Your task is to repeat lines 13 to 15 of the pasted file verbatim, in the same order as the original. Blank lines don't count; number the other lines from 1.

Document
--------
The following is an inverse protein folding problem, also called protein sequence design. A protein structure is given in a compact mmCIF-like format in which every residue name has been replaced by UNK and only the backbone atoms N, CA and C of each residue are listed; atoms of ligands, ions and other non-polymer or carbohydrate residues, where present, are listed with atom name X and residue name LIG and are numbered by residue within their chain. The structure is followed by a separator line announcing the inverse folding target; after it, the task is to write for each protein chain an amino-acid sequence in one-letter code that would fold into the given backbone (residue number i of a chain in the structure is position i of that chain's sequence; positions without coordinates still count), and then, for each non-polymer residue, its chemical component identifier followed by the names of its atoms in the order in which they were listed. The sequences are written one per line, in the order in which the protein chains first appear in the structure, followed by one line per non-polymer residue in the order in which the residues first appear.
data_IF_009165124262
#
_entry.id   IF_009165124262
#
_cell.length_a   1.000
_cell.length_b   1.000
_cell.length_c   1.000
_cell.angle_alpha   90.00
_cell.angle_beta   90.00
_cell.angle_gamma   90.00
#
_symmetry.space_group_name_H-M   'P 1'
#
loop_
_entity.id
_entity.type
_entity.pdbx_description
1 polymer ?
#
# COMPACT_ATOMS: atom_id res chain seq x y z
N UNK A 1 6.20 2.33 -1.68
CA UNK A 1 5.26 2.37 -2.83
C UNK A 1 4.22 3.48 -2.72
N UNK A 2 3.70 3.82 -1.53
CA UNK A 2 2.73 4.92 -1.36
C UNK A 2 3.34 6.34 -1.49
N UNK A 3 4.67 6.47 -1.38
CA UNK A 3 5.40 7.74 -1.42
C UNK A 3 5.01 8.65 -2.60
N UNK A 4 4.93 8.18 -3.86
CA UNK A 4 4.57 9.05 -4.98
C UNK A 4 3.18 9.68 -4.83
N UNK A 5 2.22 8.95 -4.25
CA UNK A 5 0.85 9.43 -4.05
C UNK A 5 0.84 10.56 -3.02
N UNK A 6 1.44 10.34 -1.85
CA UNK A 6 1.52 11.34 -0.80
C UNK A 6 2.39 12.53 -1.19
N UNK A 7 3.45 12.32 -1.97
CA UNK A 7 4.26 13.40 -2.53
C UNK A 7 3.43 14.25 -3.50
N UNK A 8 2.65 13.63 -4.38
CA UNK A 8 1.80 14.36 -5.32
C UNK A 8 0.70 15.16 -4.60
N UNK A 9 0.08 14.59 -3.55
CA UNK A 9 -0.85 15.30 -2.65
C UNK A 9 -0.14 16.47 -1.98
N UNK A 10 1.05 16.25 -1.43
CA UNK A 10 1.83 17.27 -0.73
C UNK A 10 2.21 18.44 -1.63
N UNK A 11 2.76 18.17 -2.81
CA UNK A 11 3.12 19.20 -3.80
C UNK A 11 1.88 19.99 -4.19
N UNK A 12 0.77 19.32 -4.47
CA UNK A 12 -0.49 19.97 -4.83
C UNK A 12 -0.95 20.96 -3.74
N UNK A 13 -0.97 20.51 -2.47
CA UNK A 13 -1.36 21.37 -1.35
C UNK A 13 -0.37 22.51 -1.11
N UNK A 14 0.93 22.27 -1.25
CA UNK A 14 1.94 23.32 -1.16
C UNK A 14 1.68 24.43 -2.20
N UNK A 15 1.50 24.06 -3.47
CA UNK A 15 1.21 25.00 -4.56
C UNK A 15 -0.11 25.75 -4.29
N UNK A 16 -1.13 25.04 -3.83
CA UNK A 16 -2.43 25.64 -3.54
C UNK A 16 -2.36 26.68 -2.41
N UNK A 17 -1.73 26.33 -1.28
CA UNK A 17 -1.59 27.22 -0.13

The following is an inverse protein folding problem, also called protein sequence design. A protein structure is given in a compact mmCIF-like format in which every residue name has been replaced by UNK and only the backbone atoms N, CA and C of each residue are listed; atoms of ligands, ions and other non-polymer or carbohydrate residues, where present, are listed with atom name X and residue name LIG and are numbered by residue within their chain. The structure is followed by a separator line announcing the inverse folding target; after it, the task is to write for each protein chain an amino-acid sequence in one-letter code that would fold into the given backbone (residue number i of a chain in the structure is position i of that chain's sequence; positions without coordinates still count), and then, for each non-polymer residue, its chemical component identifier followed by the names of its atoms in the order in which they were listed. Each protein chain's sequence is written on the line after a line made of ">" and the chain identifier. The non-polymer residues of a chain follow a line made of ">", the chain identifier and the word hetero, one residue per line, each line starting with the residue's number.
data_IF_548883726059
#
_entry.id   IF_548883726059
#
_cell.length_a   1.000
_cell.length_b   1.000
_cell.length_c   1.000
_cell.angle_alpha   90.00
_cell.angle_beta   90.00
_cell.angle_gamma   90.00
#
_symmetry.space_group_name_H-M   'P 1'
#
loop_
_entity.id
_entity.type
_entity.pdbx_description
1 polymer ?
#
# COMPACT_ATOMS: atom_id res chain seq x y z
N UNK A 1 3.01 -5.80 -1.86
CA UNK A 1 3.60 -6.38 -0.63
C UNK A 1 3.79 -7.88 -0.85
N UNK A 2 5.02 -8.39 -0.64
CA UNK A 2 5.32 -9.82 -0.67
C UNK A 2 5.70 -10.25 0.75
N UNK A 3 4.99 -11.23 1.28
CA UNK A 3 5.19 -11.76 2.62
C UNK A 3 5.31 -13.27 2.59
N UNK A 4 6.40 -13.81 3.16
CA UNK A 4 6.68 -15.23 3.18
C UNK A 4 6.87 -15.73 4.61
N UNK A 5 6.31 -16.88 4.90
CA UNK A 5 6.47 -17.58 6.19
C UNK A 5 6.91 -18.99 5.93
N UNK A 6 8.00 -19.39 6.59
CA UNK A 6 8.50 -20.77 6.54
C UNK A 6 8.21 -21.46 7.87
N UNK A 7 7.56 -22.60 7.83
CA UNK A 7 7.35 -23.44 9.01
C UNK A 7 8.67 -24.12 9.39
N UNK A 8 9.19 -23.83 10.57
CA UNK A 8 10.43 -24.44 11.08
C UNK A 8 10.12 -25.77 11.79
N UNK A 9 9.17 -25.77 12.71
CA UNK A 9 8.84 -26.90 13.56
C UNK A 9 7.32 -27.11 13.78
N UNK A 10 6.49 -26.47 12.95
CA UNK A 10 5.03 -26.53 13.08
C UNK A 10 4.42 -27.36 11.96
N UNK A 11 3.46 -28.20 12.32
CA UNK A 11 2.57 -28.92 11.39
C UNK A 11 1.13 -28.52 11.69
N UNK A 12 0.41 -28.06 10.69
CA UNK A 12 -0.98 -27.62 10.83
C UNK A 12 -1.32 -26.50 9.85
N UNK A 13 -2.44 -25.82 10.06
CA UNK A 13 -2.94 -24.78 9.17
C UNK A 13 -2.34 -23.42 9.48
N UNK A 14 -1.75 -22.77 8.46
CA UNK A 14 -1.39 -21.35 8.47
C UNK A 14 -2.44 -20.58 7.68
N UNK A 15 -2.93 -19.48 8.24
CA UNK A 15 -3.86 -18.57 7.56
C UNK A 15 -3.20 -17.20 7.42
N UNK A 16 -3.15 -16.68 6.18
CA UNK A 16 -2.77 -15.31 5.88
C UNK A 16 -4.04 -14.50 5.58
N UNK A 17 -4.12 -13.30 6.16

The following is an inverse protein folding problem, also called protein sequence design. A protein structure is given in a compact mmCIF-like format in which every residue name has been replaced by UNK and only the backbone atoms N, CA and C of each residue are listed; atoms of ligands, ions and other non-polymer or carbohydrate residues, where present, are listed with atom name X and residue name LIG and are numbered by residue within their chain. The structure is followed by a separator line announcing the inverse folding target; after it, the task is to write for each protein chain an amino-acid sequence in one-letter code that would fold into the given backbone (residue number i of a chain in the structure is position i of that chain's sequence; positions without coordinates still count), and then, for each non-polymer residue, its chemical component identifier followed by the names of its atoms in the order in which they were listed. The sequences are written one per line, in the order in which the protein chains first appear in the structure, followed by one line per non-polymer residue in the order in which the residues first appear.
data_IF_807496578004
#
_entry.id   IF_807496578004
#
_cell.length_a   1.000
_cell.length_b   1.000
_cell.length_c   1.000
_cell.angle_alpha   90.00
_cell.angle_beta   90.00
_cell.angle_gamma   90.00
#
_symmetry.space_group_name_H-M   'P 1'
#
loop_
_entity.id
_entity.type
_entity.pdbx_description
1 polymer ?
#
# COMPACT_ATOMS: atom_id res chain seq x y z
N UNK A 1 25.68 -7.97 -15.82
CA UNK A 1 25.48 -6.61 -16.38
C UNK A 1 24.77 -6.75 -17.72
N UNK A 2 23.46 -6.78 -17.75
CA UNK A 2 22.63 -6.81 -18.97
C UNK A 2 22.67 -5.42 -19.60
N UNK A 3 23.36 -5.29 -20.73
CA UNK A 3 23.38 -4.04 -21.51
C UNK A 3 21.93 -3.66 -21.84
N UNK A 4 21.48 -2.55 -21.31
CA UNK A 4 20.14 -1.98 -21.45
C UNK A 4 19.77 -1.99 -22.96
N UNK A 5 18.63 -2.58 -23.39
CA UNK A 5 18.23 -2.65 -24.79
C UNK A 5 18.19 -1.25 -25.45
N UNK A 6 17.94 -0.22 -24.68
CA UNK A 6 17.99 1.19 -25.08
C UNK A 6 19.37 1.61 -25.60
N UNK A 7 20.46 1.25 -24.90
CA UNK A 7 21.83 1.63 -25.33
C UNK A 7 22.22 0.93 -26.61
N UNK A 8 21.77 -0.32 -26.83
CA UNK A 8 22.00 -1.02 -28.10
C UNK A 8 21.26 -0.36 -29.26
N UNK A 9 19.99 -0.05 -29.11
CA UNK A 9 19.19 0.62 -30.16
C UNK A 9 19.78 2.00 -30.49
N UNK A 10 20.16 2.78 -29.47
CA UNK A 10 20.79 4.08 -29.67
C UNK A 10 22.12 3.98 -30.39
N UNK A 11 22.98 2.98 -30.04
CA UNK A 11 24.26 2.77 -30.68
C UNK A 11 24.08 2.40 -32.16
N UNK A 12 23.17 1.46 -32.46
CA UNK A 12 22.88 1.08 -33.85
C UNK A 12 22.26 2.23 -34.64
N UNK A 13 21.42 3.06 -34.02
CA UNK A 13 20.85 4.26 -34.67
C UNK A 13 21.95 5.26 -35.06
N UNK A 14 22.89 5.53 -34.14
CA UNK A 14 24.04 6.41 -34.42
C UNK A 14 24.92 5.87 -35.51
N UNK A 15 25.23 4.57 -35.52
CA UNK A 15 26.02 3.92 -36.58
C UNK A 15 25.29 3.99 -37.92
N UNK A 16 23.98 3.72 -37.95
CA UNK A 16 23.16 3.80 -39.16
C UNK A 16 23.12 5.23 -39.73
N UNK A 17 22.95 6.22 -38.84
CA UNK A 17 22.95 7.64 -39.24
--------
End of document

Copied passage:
_symmetry.space_group_name_H-M   'P 1'
#
loop_